Inflammation is the alarm system by which cells first respond to potential danger. But in excess, inflammation can be deadly. In new research from the Program in Cellular and Molecular Medicine (PCCM) at Boston Children’s Hospital, scientists discovered that disulfiram, an FDA-approved drug commonly used for treating alcoholism, blocks a key gatekeeper protein involved in inflammation.
Activation of that protein, gasdermin D, is the final common step in the process of inflammatory cell death, or pyroptosis, and the resulting release of inflammatory cytokines seen in many serious conditions including sepsis. In mouse studies, animals treated with disulfiram did not develop fatal sepsis compared with untreated animals. These findings were published in a paper in Nature Immunology.
“This research discovery is coincidentally very timely today because most people think that the clinical deterioration of COVID-19 patients is mediated by a cytokine storm, or excessive release of inflammatory molecules,” explains Judy Lieberman, MD, Ph.D., co-senior investigator of the study together with Hao Wu, Ph.D., also in the PCMM and professor of structural biology at Harvard Medical School.
“Even though there has been a lot of interest, there have not been any bona fide gasdermin D inhibitors,” says Wu. “We screened thousands of compounds and found that the one that worked best—disulfiram—is already on the market, is inexpensive, has a 70-year history of drug safety, and could be repurposed pretty quickly.”
The cascade to cell inflammation
When an invading virus or bacteria enter a cell, it triggers inflammation unleashing a cascade of events. One key event is called pyroptosis, or a fiery or inflammatory cell death. In pyroptosis, the cell’s membrane literally explodes, releasing inflammatory molecules like interleukin-1, which causes fever.
In a paper published in Nature in 2016, Lieberman and Wu discovered that gasdermin D forms membrane pores. When these pores open, inflammatory molecules spill out of the cell causing pyroptosis.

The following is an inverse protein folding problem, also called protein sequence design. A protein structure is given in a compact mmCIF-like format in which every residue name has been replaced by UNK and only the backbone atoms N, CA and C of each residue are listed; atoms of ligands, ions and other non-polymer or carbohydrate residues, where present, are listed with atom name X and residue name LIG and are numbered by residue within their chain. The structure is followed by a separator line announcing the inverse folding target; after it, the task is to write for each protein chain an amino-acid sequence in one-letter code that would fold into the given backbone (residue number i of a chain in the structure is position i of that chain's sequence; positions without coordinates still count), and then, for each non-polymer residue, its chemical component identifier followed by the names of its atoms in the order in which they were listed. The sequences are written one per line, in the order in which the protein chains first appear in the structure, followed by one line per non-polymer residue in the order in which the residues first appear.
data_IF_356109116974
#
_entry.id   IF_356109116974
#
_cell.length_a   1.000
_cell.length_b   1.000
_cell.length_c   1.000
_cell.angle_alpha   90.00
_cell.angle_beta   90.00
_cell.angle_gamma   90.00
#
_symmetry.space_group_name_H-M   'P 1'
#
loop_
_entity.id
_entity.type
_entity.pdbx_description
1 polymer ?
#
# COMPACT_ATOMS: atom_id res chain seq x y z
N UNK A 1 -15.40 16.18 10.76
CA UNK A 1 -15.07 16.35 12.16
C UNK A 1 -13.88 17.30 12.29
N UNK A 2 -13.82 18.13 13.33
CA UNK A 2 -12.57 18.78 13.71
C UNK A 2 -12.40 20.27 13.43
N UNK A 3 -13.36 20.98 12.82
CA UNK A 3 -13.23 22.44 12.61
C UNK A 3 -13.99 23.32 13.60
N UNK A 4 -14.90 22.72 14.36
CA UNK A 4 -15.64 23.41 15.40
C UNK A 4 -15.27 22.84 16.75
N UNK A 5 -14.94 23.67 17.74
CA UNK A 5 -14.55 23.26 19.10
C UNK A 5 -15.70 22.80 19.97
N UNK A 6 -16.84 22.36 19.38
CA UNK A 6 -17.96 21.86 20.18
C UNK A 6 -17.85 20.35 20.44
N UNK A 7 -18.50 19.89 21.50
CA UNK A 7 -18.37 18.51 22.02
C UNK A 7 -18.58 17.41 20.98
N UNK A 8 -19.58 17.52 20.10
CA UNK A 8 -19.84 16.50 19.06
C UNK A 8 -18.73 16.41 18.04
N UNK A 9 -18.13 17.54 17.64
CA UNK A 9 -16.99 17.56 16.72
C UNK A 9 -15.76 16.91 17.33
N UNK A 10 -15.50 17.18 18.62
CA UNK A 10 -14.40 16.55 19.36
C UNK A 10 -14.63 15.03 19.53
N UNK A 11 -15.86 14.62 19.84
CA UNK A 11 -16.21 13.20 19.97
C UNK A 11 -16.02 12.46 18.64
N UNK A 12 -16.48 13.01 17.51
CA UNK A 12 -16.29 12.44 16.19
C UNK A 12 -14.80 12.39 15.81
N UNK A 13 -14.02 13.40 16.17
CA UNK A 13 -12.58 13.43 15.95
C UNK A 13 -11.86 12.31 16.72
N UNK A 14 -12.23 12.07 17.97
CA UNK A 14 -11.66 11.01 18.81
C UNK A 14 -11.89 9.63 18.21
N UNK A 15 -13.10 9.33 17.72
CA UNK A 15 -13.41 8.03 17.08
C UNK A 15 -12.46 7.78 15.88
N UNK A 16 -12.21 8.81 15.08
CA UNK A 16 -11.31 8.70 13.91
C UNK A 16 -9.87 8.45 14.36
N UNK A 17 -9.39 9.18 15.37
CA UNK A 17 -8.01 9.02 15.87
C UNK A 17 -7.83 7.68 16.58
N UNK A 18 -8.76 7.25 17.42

Too much inflammation contributes to human diseases, including sepsis, inflammatory bowel disease, gout, type II diabetes, cardiovascular disease, Alzheimer’s disease, and is responsible for rare inflammatory genetic diseases.
“We knew that gasdermin D is the gatekeeper of the pathway leading to pyroptosis and spillage of inflammatory cytokines,” says Wu. “If we could find a compound that would inhibit this particular step, that could be an attractive drug target to prevent pyroptosis when it was not needed.”
Disulfiram quiets pyroptosis
Jun Jacob Hu, Ph.D., screened more than 3,700 small molecules in the Wu lab looking for gasdermin D inhibitors. He found just 22 active compounds and disulfiram was at the top of the list.
Next, the team studied mice sick with sepsis. They observed that disulfiram blocked pyroptosis and its explosive release of inflammatory molecules. Mice treated with disulfiram survived while those not receiving the drug died from sepsis within one day.
“There have been hundreds of clinical trials looking for drugs to stop sepsis and the overwhelming inflammatory response without success,” says Lieberman. Sepsis is the leading cause of death in children in the world and contributes to about a third of deaths in hospitalized adults.
“We hope that with this new discovery— inhibiting gasdermin D that is in a critical location in the inflammatory pathway— we could actually have a therapy that might work,” adds Lieberman.
COVID-19 studies planned
The team is now looking to apply these findings to COVID-19.
“Because COVID-19 can produce an inflammatory syndrome that is very similar to sepsis, we wonder whether disulfiram can be used to treat severely ill COVID-19 patients,” says Wu. “We know from a recent report that disulfiram also inhibits a coronavirus protease, one of the essential proteins of the virus causing COVID-19.”
Plans are already in place to study pyroptosis and coronavirus. The ultimate goal is to start a clinical trial with disulfiram in COVID-19 patients.
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